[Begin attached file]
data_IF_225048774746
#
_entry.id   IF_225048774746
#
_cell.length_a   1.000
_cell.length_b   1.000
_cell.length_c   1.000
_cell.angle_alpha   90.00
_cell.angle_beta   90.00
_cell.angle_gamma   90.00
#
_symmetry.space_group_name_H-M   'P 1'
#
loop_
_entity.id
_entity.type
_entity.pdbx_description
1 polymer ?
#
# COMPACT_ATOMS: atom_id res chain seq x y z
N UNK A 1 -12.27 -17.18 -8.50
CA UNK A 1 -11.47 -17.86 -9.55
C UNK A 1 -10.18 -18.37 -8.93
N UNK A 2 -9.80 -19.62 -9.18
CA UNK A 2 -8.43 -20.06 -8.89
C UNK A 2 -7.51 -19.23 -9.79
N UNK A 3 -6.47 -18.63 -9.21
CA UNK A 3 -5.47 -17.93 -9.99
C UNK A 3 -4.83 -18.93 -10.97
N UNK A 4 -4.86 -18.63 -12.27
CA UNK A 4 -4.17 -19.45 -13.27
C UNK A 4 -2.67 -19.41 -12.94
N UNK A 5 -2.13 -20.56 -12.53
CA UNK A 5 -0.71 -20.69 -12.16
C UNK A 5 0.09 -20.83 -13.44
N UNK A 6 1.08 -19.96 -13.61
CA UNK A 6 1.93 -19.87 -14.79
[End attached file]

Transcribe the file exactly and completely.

data_IF_225048774746
#
_entry.id   IF_225048774746
#
_cell.length_a   1.000
_cell.length_b   1.000
_cell.length_c   1.000
_cell.angle_alpha   90.00
_cell.angle_beta   90.00
_cell.angle_gamma   90.00
#
_symmetry.space_group_name_H-M   'P 1'
#
loop_
_entity.id
_entity.type
_entity.pdbx_description
1 polymer ?
#
# COMPACT_ATOMS: atom_id res chain seq x y z
N UNK A 1 -12.27 -17.18 -8.50
CA UNK A 1 -11.47 -17.86 -9.55
C UNK A 1 -10.18 -18.37 -8.93
N UNK A 2 -9.80 -19.62 -9.18
CA UNK A 2 -8.43 -20.06 -8.89
C UNK A 2 -7.51 -19.23 -9.79
N UNK A 3 -6.47 -18.63 -9.21
CA UNK A 3 -5.47 -17.93 -9.99
C UNK A 3 -4.83 -18.93 -10.97
N UNK A 4 -4.86 -18.63 -12.27
CA UNK A 4 -4.17 -19.45 -13.27
C UNK A 4 -2.67 -19.41 -12.94
N UNK A 5 -2.13 -20.56 -12.53
CA UNK A 5 -0.71 -20.69 -12.16
C UNK A 5 0.09 -20.83 -13.44
N UNK A 6 1.08 -19.96 -13.61
CA UNK A 6 1.93 -19.87 -14.79